Kenji is pulling me through the maze.

We sidestep boxes of all different sizes, careful not to trip over electrical cords and the machinery used to move the heavier items. There are rows and rows and more rows divided into even more rows that house everything in very organized sections. I notice there are labels on every shelf and in all the aisles, but I can’t get close enough to read them.

When we finally make it to the end of the storage room, there are two huge, fifty-foot doors that lead to the exit. This is clearly a loading zone for trucks and tanks. Kenji grabs my arm and keeps me close as we pass several guards stationed by the exit. We dart through the trucks parked all around the loading zone, until we finally get to the meeting point where we’re supposed to find Warner.

I wish Kenji could’ve been around to make me invisible when I first tried to get on and off base. It would’ve been so nice to just walk out like a human being, instead of being carted through the halls, jolting and teetering and clinging to the legs of a wheeling tray table.

Warner is leaning against a tank.

Both doors are open, and he’s looking around like he might be overseeing the work being done with the loading units. He nods to several soldiers as they pass.

We clamber into the passenger side unnoticed.

And just as I’m about to whisper a notification to Warner, he walks around to the passenger side, says, “Watch your legs, love,” and shuts the door.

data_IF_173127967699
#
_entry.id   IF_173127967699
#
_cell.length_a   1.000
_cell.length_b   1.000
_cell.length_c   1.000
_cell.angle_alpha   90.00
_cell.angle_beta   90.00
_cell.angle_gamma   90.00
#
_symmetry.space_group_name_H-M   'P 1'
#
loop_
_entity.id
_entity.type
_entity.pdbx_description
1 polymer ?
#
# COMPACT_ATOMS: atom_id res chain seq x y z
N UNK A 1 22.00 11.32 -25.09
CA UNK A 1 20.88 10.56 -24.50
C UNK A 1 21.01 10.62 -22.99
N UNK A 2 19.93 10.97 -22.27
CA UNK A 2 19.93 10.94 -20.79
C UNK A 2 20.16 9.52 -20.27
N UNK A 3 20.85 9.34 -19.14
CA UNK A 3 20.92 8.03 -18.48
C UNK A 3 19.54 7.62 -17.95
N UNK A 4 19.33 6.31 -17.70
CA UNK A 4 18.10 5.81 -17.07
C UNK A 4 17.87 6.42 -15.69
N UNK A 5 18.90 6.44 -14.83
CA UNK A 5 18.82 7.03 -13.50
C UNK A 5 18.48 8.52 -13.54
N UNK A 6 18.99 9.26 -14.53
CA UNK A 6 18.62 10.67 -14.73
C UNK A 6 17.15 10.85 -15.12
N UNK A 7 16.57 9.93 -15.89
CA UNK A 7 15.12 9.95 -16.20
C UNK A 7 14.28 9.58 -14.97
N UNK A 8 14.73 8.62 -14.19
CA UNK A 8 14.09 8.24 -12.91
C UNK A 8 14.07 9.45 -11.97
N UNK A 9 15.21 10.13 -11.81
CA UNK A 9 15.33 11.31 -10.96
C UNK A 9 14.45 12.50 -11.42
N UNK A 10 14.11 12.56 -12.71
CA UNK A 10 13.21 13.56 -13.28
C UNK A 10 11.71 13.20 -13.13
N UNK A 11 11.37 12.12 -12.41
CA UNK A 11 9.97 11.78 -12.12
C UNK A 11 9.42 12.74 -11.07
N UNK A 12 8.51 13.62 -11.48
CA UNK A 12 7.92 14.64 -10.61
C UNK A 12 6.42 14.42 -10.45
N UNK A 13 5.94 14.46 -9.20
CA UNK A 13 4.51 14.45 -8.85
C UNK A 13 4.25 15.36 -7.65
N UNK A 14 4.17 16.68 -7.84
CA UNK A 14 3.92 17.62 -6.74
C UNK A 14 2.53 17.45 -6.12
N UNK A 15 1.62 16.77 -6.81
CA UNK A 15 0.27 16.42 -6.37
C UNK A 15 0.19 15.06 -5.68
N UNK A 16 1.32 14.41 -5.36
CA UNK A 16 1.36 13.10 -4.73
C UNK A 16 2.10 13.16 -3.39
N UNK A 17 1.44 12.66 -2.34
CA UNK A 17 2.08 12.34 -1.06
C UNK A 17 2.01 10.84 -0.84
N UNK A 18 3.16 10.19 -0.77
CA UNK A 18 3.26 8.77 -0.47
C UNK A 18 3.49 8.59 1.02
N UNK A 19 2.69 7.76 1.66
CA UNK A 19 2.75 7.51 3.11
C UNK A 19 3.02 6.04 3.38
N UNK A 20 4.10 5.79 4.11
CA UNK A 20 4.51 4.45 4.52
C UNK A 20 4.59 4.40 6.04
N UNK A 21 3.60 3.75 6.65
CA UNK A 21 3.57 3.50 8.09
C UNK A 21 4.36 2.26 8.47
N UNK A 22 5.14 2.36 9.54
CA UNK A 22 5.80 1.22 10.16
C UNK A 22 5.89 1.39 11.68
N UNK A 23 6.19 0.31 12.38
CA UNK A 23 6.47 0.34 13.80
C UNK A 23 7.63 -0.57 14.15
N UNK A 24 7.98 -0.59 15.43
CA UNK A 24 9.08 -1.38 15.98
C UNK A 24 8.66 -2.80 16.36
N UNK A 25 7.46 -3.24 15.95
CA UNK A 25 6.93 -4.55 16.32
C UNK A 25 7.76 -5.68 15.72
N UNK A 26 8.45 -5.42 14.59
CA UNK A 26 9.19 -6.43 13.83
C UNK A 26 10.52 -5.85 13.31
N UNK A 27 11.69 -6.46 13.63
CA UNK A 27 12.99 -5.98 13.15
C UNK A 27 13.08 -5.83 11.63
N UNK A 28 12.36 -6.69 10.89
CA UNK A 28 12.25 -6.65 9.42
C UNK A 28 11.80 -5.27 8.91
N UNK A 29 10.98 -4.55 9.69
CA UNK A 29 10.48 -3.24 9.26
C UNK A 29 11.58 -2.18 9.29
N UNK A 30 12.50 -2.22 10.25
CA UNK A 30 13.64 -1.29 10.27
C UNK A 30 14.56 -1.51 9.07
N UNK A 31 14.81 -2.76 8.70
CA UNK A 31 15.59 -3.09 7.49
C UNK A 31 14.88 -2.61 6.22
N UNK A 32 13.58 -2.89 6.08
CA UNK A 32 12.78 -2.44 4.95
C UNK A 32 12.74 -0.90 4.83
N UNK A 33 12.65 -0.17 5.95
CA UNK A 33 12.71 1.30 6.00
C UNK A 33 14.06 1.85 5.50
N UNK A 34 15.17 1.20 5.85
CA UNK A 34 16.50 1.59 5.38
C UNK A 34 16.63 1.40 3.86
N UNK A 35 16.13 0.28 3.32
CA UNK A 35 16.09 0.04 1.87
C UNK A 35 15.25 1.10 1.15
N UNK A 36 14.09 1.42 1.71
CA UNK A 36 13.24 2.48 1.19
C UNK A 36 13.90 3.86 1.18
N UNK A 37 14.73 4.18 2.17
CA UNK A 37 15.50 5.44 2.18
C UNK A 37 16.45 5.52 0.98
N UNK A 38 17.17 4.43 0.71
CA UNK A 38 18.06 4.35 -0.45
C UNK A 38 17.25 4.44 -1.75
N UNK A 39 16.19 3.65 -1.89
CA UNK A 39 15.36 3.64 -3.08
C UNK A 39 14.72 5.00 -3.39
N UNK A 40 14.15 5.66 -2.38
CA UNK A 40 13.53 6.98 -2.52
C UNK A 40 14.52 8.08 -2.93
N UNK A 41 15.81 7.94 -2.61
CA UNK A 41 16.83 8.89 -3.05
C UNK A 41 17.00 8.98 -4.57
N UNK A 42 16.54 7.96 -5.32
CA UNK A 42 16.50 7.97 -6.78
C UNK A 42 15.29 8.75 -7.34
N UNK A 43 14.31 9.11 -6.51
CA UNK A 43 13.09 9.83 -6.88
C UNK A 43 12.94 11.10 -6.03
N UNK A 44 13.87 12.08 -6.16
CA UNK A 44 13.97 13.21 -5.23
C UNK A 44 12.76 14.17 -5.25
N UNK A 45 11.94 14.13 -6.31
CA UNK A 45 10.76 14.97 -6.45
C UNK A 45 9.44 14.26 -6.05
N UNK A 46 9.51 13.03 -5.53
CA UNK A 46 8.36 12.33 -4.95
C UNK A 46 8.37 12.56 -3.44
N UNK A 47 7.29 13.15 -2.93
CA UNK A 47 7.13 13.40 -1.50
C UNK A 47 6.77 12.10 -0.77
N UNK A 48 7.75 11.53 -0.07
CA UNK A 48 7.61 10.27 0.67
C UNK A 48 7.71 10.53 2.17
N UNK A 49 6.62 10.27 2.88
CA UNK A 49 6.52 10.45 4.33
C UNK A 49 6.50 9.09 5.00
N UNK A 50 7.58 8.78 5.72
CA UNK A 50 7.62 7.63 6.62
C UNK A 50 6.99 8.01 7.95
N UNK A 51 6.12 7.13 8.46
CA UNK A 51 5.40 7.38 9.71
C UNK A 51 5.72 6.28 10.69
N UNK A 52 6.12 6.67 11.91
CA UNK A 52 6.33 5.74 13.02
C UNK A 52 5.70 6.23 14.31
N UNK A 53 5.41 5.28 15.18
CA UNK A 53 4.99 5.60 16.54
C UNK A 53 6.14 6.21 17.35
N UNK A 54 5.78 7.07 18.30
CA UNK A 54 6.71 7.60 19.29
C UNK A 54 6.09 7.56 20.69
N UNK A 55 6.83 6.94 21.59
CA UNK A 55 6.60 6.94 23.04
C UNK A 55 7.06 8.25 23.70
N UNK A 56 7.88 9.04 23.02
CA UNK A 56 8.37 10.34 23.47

And then he climbs into the other side. Starts driving.

We’re still invisible.

“How did you know we were in here?” Kenji asks immediately. “Can you, like, see invisible people, too?”

“No,” Warner says to him, eyes focused in front of him. “I can feel your presence. Hers, most of all.”

“Really?” Kenji says. “That’s some weird shit. What do I feel like? Peanut butter?”

Warner is unamused.

Kenji clears his throat. “J, I think you should switch spots with me.”


“I think your boyfriend is touching my leg.”

“You flatter yourself,” Warner says.

“Switch spots with me, J. He’s making me feel all goosebumpy and shit, like maybe he’s about to knife me.”

“Fine.” I sigh. I try clambering over him, but it’s difficult, considering I can see neither my own body nor his.

“Ow—dammit—you almost kicked me in the face—”

“Sorry!” I say, trying to scramble over his knees.

“Just move,” he says. “God, how much do you weigh—”

He shifts, all at once, slipping out from under me, and gives me a small shove to move me over.

I fall face-first into Warner’s lap.

I hear Warner’s brief, sharp intake of breath, and I scramble upright, blushing so hard, and I’m suddenly so relieved no one can see me right now.

I want to punch Kenji in the nose.

No one talks much after that.

As we get closer to unregulated territory, the scenery starts to change. The simple, signless, semipaved roads give way to the streets of our old world. The houses are painted in shades that promised to be colorful once upon a time, and the roads are lined with sidewalks that might’ve carried children safely home from school. The houses are all falling apart now.